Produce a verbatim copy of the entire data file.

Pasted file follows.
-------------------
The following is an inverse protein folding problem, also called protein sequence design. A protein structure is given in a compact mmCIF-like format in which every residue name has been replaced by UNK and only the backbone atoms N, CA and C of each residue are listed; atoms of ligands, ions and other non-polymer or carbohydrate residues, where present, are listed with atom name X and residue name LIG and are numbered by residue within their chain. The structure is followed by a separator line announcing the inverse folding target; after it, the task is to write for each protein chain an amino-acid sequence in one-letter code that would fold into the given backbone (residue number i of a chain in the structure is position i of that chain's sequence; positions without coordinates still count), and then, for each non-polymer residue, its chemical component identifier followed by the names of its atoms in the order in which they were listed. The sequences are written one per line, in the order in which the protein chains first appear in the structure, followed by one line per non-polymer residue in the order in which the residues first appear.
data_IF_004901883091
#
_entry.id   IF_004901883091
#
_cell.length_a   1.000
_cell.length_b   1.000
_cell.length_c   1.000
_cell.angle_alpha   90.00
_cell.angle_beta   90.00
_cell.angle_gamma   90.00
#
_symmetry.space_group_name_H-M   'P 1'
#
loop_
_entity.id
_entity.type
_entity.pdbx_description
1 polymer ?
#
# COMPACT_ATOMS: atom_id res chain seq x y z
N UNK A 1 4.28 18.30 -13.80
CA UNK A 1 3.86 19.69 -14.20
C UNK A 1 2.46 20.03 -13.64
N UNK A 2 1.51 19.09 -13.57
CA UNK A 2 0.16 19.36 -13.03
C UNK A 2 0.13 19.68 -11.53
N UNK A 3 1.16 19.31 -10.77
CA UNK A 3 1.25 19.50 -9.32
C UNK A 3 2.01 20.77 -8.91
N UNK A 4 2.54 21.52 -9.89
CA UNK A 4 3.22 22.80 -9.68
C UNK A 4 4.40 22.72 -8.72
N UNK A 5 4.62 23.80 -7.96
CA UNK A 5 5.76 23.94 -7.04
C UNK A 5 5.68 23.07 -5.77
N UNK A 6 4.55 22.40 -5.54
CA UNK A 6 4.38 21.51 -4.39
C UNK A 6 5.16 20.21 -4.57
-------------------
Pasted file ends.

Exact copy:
The following is an inverse protein folding problem, also called protein sequence design. A protein structure is given in a compact mmCIF-like format in which every residue name has been replaced by UNK and only the backbone atoms N, CA and C of each residue are listed; atoms of ligands, ions and other non-polymer or carbohydrate residues, where present, are listed with atom name X and residue name LIG and are numbered by residue within their chain. The structure is followed by a separator line announcing the inverse folding target; after it, the task is to write for each protein chain an amino-acid sequence in one-letter code that would fold into the given backbone (residue number i of a chain in the structure is position i of that chain's sequence; positions without coordinates still count), and then, for each non-polymer residue, its chemical component identifier followed by the names of its atoms in the order in which they were listed. The sequences are written one per line, in the order in which the protein chains first appear in the structure, followed by one line per non-polymer residue in the order in which the residues first appear.
data_IF_004901883091
#
_entry.id   IF_004901883091
#
_cell.length_a   1.000
_cell.length_b   1.000
_cell.length_c   1.000
_cell.angle_alpha   90.00
_cell.angle_beta   90.00
_cell.angle_gamma   90.00
#
_symmetry.space_group_name_H-M   'P 1'
#
loop_
_entity.id
_entity.type
_entity.pdbx_description
1 polymer ?
#
# COMPACT_ATOMS: atom_id res chain seq x y z
N UNK A 1 4.28 18.30 -13.80
CA UNK A 1 3.86 19.69 -14.20
C UNK A 1 2.46 20.03 -13.64
N UNK A 2 1.51 19.09 -13.57
CA UNK A 2 0.16 19.36 -13.03
C UNK A 2 0.13 19.68 -11.53
N UNK A 3 1.16 19.31 -10.77
CA UNK A 3 1.25 19.50 -9.32
C UNK A 3 2.01 20.77 -8.91
N UNK A 4 2.54 21.52 -9.89
CA UNK A 4 3.22 22.80 -9.68
C UNK A 4 4.40 22.72 -8.72
N UNK A 5 4.62 23.80 -7.96
CA UNK A 5 5.76 23.94 -7.04
C UNK A 5 5.68 23.07 -5.77
N UNK A 6 4.55 22.40 -5.54
CA UNK A 6 4.38 21.51 -4.39
C UNK A 6 5.16 20.21 -4.57